“This moratorium is as stupid and pointless as asking us to stop breathing. We have freedom of speech, and freedom of assembly and meetings. And the president, as guarantor of the constitution, should ensure those rights, not restrict them.”
Baisalov told IWPR that he believes the move is designed to ensure the president’s rivals have no chance of election success.
Akaev’s call for high-ranking state officials to limit their spending on lavish banquets and ceremonies, for example to mark important dates for their villages and towns or to honour historical figures – received a warmer reception.
“The president has made a proposal to officials, businessmen and those who are well-off to live more modestly. Recently, there has been a tendency to hold large celebrations, especially in rural areas, where a lot of money is spent and a huge number of animals are slaughtered,” said Segizbaev.
This becomes even more unsavoury, he said, when people compete to see who can hold the most costly, often leaving villagers in poverty for months afterwards.
Some of those who criticised Akaev’s appeal to limit early election campaigns viewed this second request in a more positive light.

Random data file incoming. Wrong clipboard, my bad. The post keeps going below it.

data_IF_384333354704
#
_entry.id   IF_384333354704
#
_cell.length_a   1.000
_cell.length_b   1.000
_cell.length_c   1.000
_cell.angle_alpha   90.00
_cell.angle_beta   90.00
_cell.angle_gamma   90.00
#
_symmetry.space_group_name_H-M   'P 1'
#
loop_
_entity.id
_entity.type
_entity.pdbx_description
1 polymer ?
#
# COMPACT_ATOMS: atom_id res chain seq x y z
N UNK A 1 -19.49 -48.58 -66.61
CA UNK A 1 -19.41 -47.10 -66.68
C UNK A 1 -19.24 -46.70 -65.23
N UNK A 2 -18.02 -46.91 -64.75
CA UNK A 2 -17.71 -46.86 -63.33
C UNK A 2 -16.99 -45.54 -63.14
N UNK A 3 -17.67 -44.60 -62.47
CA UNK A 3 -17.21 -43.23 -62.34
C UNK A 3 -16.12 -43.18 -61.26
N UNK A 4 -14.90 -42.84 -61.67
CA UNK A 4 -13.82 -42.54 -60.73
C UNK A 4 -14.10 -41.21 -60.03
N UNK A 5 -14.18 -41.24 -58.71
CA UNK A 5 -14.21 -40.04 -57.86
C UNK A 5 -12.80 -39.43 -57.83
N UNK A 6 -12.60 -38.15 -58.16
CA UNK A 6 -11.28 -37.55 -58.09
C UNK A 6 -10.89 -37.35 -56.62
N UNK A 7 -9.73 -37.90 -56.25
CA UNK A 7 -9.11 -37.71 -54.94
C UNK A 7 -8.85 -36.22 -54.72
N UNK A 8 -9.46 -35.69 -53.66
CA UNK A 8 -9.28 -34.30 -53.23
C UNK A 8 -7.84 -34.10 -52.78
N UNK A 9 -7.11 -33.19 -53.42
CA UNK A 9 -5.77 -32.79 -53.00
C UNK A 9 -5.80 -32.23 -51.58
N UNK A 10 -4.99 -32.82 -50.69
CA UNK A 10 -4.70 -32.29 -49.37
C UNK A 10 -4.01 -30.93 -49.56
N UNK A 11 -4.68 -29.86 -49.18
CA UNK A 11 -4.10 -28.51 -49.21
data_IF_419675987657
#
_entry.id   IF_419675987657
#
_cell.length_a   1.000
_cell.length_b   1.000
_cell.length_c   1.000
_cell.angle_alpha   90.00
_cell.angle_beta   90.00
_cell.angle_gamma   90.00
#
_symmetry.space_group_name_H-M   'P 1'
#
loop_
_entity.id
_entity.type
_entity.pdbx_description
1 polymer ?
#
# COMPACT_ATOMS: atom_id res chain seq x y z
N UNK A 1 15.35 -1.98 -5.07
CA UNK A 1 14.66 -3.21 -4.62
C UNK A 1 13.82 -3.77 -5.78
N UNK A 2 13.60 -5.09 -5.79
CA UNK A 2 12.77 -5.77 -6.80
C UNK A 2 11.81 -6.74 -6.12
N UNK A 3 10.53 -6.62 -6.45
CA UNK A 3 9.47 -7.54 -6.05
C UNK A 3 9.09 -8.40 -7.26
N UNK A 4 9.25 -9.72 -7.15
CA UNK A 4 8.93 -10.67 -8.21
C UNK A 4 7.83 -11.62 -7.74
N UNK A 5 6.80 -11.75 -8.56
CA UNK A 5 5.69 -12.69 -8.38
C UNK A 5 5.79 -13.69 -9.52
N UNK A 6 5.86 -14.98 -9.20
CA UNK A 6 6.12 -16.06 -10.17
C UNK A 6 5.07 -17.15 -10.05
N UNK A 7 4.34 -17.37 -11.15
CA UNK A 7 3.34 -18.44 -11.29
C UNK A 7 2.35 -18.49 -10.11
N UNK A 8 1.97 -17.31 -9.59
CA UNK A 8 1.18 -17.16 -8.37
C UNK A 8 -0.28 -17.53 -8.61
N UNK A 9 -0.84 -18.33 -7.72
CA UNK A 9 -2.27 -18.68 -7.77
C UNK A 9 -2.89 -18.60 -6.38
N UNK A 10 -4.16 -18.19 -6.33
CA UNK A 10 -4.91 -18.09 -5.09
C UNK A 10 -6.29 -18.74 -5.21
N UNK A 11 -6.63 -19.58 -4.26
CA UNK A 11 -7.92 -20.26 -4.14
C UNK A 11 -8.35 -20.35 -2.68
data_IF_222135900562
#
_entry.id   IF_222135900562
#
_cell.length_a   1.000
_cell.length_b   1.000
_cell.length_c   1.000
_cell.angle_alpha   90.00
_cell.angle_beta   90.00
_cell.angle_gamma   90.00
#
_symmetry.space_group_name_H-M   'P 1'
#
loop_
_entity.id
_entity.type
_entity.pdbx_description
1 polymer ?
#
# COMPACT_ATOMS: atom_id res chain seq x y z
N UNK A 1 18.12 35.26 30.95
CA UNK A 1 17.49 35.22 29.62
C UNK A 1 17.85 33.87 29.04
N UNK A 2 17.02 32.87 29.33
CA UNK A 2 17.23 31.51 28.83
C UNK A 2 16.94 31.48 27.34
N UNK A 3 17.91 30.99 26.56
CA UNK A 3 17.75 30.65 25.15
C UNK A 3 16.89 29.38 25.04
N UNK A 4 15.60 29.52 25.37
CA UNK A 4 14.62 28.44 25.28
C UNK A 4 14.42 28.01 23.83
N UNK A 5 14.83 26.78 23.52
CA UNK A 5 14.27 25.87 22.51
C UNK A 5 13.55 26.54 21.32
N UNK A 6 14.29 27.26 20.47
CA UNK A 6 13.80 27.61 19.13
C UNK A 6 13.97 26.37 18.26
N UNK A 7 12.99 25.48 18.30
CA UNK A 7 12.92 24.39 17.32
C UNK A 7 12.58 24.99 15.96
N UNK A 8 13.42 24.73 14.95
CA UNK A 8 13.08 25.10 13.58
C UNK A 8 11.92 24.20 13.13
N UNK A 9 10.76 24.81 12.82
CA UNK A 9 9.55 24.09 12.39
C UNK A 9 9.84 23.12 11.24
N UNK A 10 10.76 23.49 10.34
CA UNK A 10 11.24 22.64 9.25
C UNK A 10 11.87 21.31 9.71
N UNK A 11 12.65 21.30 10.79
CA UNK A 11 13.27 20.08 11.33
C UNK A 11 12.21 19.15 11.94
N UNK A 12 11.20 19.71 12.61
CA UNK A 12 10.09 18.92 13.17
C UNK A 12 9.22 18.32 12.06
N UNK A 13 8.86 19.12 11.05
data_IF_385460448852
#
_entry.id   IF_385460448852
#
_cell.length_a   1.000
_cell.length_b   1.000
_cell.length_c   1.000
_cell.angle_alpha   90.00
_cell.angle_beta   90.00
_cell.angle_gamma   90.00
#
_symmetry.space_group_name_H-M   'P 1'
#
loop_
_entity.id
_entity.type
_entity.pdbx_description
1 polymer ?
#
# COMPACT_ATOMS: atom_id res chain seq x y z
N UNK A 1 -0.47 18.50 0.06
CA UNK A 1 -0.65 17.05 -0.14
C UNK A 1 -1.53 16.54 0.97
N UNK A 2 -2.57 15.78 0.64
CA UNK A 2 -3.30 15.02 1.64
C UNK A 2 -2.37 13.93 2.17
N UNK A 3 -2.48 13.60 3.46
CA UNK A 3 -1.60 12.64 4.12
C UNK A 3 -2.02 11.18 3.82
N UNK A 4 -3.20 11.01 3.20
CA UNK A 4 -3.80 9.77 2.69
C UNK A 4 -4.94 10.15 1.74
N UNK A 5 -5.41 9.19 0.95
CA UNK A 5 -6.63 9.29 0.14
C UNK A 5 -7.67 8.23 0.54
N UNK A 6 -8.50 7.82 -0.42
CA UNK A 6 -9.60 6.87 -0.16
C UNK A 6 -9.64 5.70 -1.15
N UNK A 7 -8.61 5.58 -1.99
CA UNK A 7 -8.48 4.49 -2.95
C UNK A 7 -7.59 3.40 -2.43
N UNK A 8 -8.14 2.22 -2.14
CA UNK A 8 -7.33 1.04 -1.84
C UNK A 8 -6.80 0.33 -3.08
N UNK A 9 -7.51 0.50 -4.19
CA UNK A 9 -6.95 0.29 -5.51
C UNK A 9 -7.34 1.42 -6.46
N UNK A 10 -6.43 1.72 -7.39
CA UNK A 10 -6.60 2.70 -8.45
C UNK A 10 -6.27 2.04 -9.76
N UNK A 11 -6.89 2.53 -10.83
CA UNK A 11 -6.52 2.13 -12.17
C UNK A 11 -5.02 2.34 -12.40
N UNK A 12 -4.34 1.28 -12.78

“There needs to be a ban on [these sorts of] celebrations, which last for 10 or 15 hours, where 20 animals are slaughtered, the vodka flows in rivers, and by the end of it, people have forgotten the reason why they gathered,” said Imanaliev.
“Banquets and celebrations are a social disaster for Kyrgyzstan, a real scourge for the country,” agreed Karabekov. “These celebrations need to be banned for good, especially those that are celebrated at the expense of the state or the people.”
But some extended their criticism to this second point.
Turgunaliev told IWPR that it was too little, too late. “The powers that be have been feasting for 12 years and have [already] emptied out the state treasury and impoverished the people,” he said, arguing that the move is an empty gesture aimed at currying favour among prospective voters.
Leila Saralaeva is an IWPR contributor in Bishkek.